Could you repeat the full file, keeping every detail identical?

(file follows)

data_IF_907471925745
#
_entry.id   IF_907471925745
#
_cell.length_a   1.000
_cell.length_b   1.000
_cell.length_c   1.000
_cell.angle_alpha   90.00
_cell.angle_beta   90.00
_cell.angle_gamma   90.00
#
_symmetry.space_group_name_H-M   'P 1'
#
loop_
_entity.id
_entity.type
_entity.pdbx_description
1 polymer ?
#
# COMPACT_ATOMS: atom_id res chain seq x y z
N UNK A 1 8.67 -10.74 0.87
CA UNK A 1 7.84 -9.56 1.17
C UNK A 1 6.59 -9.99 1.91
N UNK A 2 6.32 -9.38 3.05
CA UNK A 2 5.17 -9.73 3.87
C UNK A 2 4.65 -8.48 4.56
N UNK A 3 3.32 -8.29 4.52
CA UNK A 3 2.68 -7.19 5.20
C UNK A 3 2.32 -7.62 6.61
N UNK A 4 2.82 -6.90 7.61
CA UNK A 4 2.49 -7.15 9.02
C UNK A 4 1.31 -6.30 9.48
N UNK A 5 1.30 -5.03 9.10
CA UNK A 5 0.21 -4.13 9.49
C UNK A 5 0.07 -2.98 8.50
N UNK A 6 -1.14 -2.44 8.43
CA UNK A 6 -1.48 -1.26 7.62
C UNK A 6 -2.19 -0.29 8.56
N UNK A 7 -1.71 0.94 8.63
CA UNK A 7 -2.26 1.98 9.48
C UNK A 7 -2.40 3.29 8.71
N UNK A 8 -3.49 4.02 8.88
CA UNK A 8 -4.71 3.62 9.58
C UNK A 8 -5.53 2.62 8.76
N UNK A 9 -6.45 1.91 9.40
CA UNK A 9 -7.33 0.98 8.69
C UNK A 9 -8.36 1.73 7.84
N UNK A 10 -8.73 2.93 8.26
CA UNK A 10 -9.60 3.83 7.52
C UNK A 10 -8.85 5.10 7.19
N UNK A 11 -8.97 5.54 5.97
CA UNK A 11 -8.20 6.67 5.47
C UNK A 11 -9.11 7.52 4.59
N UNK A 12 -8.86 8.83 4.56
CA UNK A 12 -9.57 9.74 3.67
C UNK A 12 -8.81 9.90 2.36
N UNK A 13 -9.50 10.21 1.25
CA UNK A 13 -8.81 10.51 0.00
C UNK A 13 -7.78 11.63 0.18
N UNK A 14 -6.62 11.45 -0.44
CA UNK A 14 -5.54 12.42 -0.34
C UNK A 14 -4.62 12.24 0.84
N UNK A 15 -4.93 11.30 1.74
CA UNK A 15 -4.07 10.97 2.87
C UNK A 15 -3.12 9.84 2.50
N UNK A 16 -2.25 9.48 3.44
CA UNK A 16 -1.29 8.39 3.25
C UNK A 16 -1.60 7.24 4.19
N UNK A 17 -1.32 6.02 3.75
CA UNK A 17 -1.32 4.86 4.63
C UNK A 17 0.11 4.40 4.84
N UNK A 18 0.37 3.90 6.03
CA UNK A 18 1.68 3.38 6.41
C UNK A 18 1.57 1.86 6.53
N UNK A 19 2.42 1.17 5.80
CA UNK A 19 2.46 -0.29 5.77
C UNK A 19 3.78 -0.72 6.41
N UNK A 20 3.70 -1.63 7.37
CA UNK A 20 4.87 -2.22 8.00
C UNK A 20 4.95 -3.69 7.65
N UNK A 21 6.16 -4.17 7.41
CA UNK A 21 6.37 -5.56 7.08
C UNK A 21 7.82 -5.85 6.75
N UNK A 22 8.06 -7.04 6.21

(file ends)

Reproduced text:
data_IF_907471925745
#
_entry.id   IF_907471925745
#
_cell.length_a   1.000
_cell.length_b   1.000
_cell.length_c   1.000
_cell.angle_alpha   90.00
_cell.angle_beta   90.00
_cell.angle_gamma   90.00
#
_symmetry.space_group_name_H-M   'P 1'
#
loop_
_entity.id
_entity.type
_entity.pdbx_description
1 polymer ?
#
# COMPACT_ATOMS: atom_id res chain seq x y z
N UNK A 1 8.67 -10.74 0.87
CA UNK A 1 7.84 -9.56 1.17
C UNK A 1 6.59 -9.99 1.91
N UNK A 2 6.32 -9.38 3.05
CA UNK A 2 5.17 -9.73 3.87
C UNK A 2 4.65 -8.48 4.56
N UNK A 3 3.32 -8.29 4.52
CA UNK A 3 2.68 -7.19 5.20
C UNK A 3 2.32 -7.62 6.61
N UNK A 4 2.82 -6.90 7.61
CA UNK A 4 2.49 -7.15 9.02
C UNK A 4 1.31 -6.30 9.48
N UNK A 5 1.30 -5.03 9.10
CA UNK A 5 0.21 -4.13 9.49
C UNK A 5 0.07 -2.98 8.50
N UNK A 6 -1.14 -2.44 8.43
CA UNK A 6 -1.48 -1.26 7.62
C UNK A 6 -2.19 -0.29 8.56
N UNK A 7 -1.71 0.94 8.63
CA UNK A 7 -2.26 1.98 9.48
C UNK A 7 -2.40 3.29 8.71
N UNK A 8 -3.49 4.02 8.88
CA UNK A 8 -4.71 3.62 9.58
C UNK A 8 -5.53 2.62 8.76
N UNK A 9 -6.45 1.91 9.40
CA UNK A 9 -7.33 0.98 8.69
C UNK A 9 -8.36 1.73 7.84
N UNK A 10 -8.73 2.93 8.26
CA UNK A 10 -9.60 3.83 7.52
C UNK A 10 -8.85 5.10 7.19
N UNK A 11 -8.97 5.54 5.97
CA UNK A 11 -8.20 6.67 5.47
C UNK A 11 -9.11 7.52 4.59
N UNK A 12 -8.86 8.83 4.56
CA UNK A 12 -9.57 9.74 3.67
C UNK A 12 -8.81 9.90 2.36
N UNK A 13 -9.50 10.21 1.25
CA UNK A 13 -8.81 10.51 0.00
C UNK A 13 -7.78 11.63 0.18
N UNK A 14 -6.62 11.45 -0.44
CA UNK A 14 -5.54 12.42 -0.34
C UNK A 14 -4.62 12.24 0.84
N UNK A 15 -4.93 11.30 1.74
CA UNK A 15 -4.07 10.97 2.87
C UNK A 15 -3.12 9.84 2.50
N UNK A 16 -2.25 9.48 3.44
CA UNK A 16 -1.29 8.39 3.25
C UNK A 16 -1.60 7.24 4.19
N UNK A 17 -1.32 6.02 3.75
CA UNK A 17 -1.32 4.86 4.63
C UNK A 17 0.11 4.40 4.84
N UNK A 18 0.37 3.90 6.03
CA UNK A 18 1.68 3.38 6.41
C UNK A 18 1.57 1.86 6.53
N UNK A 19 2.42 1.17 5.80
CA UNK A 19 2.46 -0.29 5.77
C UNK A 19 3.78 -0.72 6.41
N UNK A 20 3.70 -1.63 7.37
CA UNK A 20 4.87 -2.22 8.00
C UNK A 20 4.95 -3.69 7.65
N UNK A 21 6.16 -4.17 7.41
CA UNK A 21 6.37 -5.56 7.08
C UNK A 21 7.82 -5.85 6.75
N UNK A 22 8.06 -7.04 6.21